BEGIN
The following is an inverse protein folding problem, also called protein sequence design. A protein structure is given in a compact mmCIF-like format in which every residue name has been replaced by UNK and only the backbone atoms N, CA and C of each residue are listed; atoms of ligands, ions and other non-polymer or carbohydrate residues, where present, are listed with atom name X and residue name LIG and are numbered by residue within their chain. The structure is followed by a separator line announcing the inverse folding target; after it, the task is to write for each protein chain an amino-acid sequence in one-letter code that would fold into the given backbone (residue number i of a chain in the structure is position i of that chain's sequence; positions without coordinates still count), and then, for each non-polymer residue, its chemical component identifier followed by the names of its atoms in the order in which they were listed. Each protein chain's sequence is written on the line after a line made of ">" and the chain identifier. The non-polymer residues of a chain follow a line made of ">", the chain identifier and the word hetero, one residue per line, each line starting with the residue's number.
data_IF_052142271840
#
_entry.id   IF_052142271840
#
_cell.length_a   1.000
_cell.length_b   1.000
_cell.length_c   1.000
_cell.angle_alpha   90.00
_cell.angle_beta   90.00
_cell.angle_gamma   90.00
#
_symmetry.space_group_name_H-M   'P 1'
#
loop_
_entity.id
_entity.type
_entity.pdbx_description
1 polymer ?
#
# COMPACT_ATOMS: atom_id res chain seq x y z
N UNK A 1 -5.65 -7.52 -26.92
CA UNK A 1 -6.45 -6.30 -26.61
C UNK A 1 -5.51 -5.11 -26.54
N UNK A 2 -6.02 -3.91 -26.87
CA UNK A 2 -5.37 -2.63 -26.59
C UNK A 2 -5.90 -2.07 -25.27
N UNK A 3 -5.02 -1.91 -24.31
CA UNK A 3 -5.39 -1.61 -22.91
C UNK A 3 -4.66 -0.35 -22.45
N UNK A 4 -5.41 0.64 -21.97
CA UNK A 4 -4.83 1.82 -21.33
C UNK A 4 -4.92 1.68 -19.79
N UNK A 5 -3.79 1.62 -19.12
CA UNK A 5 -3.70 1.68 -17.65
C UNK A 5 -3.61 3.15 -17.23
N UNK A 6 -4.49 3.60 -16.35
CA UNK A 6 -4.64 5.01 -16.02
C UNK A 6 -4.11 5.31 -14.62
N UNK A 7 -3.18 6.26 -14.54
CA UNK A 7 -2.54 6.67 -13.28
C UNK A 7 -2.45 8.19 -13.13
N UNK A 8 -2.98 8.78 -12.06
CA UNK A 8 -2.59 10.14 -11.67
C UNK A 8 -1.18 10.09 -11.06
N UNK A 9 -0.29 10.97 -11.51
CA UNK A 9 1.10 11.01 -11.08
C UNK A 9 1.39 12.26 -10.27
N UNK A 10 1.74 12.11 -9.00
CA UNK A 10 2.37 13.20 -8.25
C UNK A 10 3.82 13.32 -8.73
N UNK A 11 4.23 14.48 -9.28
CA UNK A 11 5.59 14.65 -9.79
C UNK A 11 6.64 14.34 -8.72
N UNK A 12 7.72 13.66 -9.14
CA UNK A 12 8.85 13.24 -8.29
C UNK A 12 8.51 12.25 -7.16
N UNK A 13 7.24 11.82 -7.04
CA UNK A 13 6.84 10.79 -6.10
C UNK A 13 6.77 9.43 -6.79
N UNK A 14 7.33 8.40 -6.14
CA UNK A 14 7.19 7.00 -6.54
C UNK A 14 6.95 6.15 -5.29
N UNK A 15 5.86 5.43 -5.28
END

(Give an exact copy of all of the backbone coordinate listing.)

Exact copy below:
The following is an inverse protein folding problem, also called protein sequence design. A protein structure is given in a compact mmCIF-like format in which every residue name has been replaced by UNK and only the backbone atoms N, CA and C of each residue are listed; atoms of ligands, ions and other non-polymer or carbohydrate residues, where present, are listed with atom name X and residue name LIG and are numbered by residue within their chain. The structure is followed by a separator line announcing the inverse folding target; after it, the task is to write for each protein chain an amino-acid sequence in one-letter code that would fold into the given backbone (residue number i of a chain in the structure is position i of that chain's sequence; positions without coordinates still count), and then, for each non-polymer residue, its chemical component identifier followed by the names of its atoms in the order in which they were listed. Each protein chain's sequence is written on the line after a line made of ">" and the chain identifier. The non-polymer residues of a chain follow a line made of ">", the chain identifier and the word hetero, one residue per line, each line starting with the residue's number.
data_IF_052142271840
#
_entry.id   IF_052142271840
#
_cell.length_a   1.000
_cell.length_b   1.000
_cell.length_c   1.000
_cell.angle_alpha   90.00
_cell.angle_beta   90.00
_cell.angle_gamma   90.00
#
_symmetry.space_group_name_H-M   'P 1'
#
loop_
_entity.id
_entity.type
_entity.pdbx_description
1 polymer ?
#
# COMPACT_ATOMS: atom_id res chain seq x y z
N UNK A 1 -5.65 -7.52 -26.92
CA UNK A 1 -6.45 -6.30 -26.61
C UNK A 1 -5.51 -5.11 -26.54
N UNK A 2 -6.02 -3.91 -26.87
CA UNK A 2 -5.37 -2.63 -26.59
C UNK A 2 -5.90 -2.07 -25.27
N UNK A 3 -5.02 -1.91 -24.31
CA UNK A 3 -5.39 -1.61 -22.91
C UNK A 3 -4.66 -0.35 -22.45
N UNK A 4 -5.41 0.64 -21.97
CA UNK A 4 -4.83 1.82 -21.33
C UNK A 4 -4.92 1.68 -19.79
N UNK A 5 -3.79 1.62 -19.12
CA UNK A 5 -3.70 1.68 -17.65
C UNK A 5 -3.61 3.15 -17.23
N UNK A 6 -4.49 3.60 -16.35
CA UNK A 6 -4.64 5.01 -16.02
C UNK A 6 -4.11 5.31 -14.62
N UNK A 7 -3.18 6.26 -14.54
CA UNK A 7 -2.54 6.67 -13.28
C UNK A 7 -2.45 8.19 -13.13
N UNK A 8 -2.98 8.78 -12.06
CA UNK A 8 -2.59 10.14 -11.67
C UNK A 8 -1.18 10.09 -11.06
N UNK A 9 -0.29 10.97 -11.51
CA UNK A 9 1.10 11.01 -11.08
C UNK A 9 1.39 12.26 -10.27
N UNK A 10 1.74 12.11 -9.00
CA UNK A 10 2.37 13.20 -8.25
C UNK A 10 3.82 13.32 -8.73
N UNK A 11 4.23 14.48 -9.28
CA UNK A 11 5.59 14.65 -9.79
C UNK A 11 6.64 14.34 -8.72
N UNK A 12 7.72 13.66 -9.14
CA UNK A 12 8.85 13.24 -8.29
C UNK A 12 8.51 12.25 -7.16
N UNK A 13 7.24 11.82 -7.04
CA UNK A 13 6.84 10.79 -6.10
C UNK A 13 6.77 9.43 -6.79
N UNK A 14 7.33 8.40 -6.14
CA UNK A 14 7.19 7.00 -6.54
C UNK A 14 6.95 6.15 -5.29
N UNK A 15 5.86 5.43 -5.28